Tuesday, May 26, 2009

ou est le faychat?

Le Faychat est a Paris!

And I am currently sickeningly full and a little buzzed. I expect this will be my state of being until Saturday, when we move on to Amsterdam. Then it's a whole new ballgame. I may check in here or there from the road, but for the most part, The Passionfruit will be on vacation for the next two weeks. But never fear, objective #1 is foods foods foods and I'll be giving a full report when I return. Until then, au revoir et bonne chance!

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Wednesday, May 20, 2009

that's how i tuna roll

I love a good lobster roll but two things hold me back from making them. First, I'm not Rockefeller, so I'm not buying lobster for a simple weeknight dinner. Second, that's a lot of mayo. I'm kind of stockpiling calories at the moment for my upcoming birthday dinner at Babbo tomorrow night (pasta tasting menu, hells yeah), and of course for our upcoming Paris/Amsterdam eating adventure which is finally almost upon us. So for economical reasons both of the monetary and nutritional persuasion, I offer up a lighter, tangier, fresher sort of roll - the tuna roll.

Wild yellowfin tuna steak gets a quick sear, red onion and avocado get tossed in a lime-based wasabi-spiked dressing, pile it all on a buttery brioche roll with a mound of peppery watercress, and this roll will make you completely forget that whole lobster thing. Recipe after the jump:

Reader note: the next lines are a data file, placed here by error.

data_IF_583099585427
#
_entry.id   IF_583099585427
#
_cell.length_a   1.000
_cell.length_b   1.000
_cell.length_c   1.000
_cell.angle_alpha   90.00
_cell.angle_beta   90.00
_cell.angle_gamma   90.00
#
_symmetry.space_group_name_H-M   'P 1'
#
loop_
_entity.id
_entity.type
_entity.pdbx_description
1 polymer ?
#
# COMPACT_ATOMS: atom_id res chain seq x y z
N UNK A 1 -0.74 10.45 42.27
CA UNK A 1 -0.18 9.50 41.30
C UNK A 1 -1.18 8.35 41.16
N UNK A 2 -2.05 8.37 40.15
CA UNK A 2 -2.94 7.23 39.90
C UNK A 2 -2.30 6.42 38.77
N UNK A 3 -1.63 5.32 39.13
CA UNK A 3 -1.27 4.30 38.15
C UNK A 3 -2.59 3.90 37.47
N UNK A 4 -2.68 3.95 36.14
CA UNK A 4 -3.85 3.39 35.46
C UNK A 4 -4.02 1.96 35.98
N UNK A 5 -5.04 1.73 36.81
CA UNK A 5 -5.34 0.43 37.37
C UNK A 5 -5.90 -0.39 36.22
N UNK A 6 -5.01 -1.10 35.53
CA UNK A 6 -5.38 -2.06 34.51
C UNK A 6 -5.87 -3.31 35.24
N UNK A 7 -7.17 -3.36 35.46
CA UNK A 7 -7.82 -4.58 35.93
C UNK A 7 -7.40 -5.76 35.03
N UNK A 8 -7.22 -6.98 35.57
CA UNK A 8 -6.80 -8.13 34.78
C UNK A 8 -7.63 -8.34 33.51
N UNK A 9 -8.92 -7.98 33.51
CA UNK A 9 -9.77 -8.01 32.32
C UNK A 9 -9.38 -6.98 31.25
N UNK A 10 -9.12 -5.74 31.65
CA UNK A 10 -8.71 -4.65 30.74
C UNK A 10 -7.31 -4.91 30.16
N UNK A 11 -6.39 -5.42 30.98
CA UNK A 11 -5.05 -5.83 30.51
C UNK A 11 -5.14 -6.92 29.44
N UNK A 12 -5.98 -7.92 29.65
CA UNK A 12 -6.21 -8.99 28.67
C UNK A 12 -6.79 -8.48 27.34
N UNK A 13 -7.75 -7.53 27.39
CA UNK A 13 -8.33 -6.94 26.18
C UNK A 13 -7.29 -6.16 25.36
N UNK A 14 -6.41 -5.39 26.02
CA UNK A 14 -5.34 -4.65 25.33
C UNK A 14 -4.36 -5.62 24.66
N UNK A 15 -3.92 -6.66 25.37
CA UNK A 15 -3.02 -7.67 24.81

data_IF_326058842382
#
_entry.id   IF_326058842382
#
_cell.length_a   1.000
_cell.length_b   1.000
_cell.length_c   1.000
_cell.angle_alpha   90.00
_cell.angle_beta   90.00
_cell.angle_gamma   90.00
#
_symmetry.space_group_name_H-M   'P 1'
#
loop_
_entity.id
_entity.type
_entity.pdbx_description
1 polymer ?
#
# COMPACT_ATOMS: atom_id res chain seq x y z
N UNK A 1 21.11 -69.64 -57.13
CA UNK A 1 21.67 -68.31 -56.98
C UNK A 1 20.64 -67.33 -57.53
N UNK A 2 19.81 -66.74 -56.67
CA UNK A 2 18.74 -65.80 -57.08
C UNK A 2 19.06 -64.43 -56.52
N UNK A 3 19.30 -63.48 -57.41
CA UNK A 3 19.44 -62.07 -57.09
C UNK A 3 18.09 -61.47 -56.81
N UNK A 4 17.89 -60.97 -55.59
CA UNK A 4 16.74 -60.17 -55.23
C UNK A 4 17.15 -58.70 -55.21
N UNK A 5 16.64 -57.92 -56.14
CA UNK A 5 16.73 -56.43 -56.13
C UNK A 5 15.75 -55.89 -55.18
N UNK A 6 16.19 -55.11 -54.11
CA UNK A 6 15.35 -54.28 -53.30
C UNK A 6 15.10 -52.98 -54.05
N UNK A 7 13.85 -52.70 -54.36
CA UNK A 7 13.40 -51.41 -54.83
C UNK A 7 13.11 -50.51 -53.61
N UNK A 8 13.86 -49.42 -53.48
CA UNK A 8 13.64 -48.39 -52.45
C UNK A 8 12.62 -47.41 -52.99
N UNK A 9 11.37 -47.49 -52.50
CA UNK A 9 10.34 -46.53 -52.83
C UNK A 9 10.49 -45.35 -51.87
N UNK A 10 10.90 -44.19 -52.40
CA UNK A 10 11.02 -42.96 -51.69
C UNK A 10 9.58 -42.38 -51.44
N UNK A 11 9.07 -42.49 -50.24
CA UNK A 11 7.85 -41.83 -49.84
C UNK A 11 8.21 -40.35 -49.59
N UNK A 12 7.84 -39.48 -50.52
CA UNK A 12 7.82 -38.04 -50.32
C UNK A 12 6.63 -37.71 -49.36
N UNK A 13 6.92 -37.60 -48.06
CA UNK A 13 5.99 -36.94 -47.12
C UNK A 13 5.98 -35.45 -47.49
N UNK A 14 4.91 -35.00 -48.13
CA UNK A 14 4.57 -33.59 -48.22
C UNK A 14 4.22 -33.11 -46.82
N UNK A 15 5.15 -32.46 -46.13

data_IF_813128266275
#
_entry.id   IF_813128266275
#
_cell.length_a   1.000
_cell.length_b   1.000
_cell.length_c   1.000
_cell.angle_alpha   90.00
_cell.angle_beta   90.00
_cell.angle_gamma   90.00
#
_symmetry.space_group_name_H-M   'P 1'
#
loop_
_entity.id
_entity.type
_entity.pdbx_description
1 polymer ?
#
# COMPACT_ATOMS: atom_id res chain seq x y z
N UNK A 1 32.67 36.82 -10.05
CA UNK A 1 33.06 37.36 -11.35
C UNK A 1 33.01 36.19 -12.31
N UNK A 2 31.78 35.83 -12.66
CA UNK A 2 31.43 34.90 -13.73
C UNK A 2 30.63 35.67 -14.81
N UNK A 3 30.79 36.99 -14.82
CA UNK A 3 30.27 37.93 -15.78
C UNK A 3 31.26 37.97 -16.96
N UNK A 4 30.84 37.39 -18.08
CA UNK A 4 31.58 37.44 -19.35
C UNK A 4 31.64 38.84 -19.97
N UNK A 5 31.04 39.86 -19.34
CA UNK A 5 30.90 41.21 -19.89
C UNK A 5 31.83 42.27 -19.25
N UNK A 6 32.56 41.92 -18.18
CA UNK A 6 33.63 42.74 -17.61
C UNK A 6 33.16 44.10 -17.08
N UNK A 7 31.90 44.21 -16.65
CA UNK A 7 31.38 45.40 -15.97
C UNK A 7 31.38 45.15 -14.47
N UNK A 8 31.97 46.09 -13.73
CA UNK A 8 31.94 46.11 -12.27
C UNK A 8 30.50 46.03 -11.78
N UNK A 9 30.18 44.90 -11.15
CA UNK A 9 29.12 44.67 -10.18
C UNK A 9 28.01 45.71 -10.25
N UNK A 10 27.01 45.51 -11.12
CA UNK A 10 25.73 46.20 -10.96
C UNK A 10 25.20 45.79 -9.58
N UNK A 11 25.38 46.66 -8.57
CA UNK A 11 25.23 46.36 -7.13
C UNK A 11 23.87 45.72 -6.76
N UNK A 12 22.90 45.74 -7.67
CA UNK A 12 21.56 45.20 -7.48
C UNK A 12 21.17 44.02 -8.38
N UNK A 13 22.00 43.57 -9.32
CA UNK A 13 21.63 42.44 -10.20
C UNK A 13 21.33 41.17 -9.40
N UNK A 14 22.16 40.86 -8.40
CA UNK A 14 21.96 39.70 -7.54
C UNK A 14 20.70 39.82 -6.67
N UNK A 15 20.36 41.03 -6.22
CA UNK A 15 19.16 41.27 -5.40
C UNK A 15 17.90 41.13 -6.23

Serves 4

1 1-lb yellowfin tuna steak
1 ripe haas avocado, diced
1/2 red onion, finely diced
grated zest of 1 lime
3 tbsp fresh lime juice (about 2 limes)
2 tbsp extra virgin olive oil, plus additional for brushing tuna
1 tsp soy sauce
1/2 tsp wasabi powder (optional)
1 tbsp toasted sesame seeds
4 brioche lobster roll buns, toasted (or hot dog buns)
bunch watercress leaves

Heat a large skillet over high heat until very hot, at least 2-3 minutes. Brush one side of the tuna steak liberally with olive oil and season with salt and pepper. Lay the steak on the hot skillet oiled side down and sear for 2 minutes without moving it. Brush the raw side with more oil, season with salt and pepper, turn and sear the other side for 2 minutes. Remove from the skillet to a paper towel and let rest while you prepare the rest of the salad.

Whisk together the lime juice, zest, olive oil, soy sauce, and wasabi powder. Add the onions and avocado and toss to coat. Slice the tuna steak into 1-inch cubes and toss with the salad. Mound the salad onto the toasted brioche roll, sprinkle with sesame seeds and top with a mound of watercress leaves.

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Friday, May 15, 2009

oh sweet halibut